Well, it's an awakening slap to their faces, including Obama's and George Soros's.
In a nutshell: No they can't!
Now to even bigger matters...
The reason that the Google case is so significant is because it suggests that the assumptions on which US policy to China have been based since the Tiananmen massacre of 1989 could be plain wrong. The US has accepted – even welcomed – China’s emergence as a giant economic power because American policymakers convinced themselves that economic opening would lead to political liberalisation in China.Talk about foolish delusion, eh! I bet they thought that Hitler would become nicer if they appeased him and did business with him, which they did. Foolishly, as we well know now.
If that assumption changes, American policy towards China could change with it. Welcoming the rise of a giant Asian economy that is also turning into a liberal democracy is one thing. Sponsoring the rise of a Leninist one-party state, that is America’s only plausible geopolitical rival, is a different proposition. Combine this political disillusionment with double-digit unemployment in the US that is widely blamed on Chinese currency manipulation, and you have the formula for an anti-China backlash.Well, the profit motive of the business world should definitely NOT be considered valid reason to continue to appease and do business with the Chinese Communist Mob. After all, it didn't work with Hitler's Nazis, did it?
So far, the facts are refusing to conform to the theory. China has continued to censor new and old media, but this has hardly condemned it to “dismal economic failure”. On the contrary, China is now the world’s second largest economy and its largest exporter, with foreign reserves above $2,000bn. But all this economic growth shows little sign of provoking the political changes anticipated by Bush and Clinton. If anything, the Chinese government seems to be getting more repressive. Liu Xiaobo, a leading Chinese dissident, was recently sentenced to 11 years in prison for his involvement in the Charter 08 movement that advocates democratic reforms.
Google’s decision to confront the Chinese government is an early sign that the Americans are getting fed up with dealing with Chinese authoritarianism. But the biggest pressures are likely to come from politicians rather than businessmen. Google is an unusual company in an unusually politicised industry. If the Googlers do indeed head for the exits in China, they are unlikely to be crushed by a stampede of other multinationals rushing to follow them. To most big companies the country’s market is too large and tempting to ignore. Despite Google, US business is likely to remain the lobby that argues hardest for continuing engagement with China.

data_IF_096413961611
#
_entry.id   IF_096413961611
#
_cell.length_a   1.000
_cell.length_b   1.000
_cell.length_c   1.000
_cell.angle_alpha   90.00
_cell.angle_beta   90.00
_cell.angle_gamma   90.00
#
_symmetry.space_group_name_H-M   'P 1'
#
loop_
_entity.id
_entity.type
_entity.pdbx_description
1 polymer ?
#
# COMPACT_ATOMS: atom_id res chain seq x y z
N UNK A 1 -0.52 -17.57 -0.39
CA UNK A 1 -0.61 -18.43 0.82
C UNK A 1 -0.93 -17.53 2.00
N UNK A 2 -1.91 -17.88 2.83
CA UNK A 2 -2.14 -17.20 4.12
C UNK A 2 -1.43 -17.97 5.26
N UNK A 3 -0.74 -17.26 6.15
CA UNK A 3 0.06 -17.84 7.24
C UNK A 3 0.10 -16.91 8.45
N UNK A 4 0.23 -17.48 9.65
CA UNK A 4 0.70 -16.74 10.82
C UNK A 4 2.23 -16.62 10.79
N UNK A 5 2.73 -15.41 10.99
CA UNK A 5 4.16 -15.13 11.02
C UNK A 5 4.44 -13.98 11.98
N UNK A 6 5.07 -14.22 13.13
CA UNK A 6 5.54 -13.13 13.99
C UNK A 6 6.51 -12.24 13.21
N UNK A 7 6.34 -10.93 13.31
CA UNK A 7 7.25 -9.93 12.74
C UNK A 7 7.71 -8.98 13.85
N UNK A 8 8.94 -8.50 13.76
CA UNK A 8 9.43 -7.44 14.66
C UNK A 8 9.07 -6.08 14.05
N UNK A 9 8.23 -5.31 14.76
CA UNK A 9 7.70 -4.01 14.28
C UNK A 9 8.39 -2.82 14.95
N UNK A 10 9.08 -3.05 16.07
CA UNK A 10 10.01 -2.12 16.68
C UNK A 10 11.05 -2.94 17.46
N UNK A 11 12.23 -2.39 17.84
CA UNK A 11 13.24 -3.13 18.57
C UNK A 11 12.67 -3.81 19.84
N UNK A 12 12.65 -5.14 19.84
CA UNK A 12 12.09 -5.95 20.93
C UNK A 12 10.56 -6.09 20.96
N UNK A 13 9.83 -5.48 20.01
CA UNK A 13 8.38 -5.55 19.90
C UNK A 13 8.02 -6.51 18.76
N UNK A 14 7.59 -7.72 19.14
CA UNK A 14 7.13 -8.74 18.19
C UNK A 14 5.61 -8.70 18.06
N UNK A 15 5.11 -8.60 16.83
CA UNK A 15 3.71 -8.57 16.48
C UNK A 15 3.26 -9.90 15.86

Well, for me, I never, never trusted the Chinese Communist Mob who rules over the Chinese People, backed only by bribes, corruption, infinitely inhuman torture, murder and the threat thereof.
Unfortunately, so far our political leaders have been blinded with delusional ideology. Likely this will, ominously, continue... Unless we elect latter-day Churchills in upcoming national elections!
This has to change... or the Free World will be in even graver trouble than meets the Establishment's minds' eyes. Hint: Hu (more or less) = Hitler.
Hey! Better safe than being forced to worship a picture of Mao, or else be placed on a table, strapped in, and be cut open, feeling all the pain, and have your organs agonizingly cut out one by one by soulless "doctors" resembling Sino-Mengeles, ending with your heart, and having them sold for millions of dollars, to enrich the Communist Mob and to build the Communist military like Hitler built Germany's, for offensive, imperialist purposes...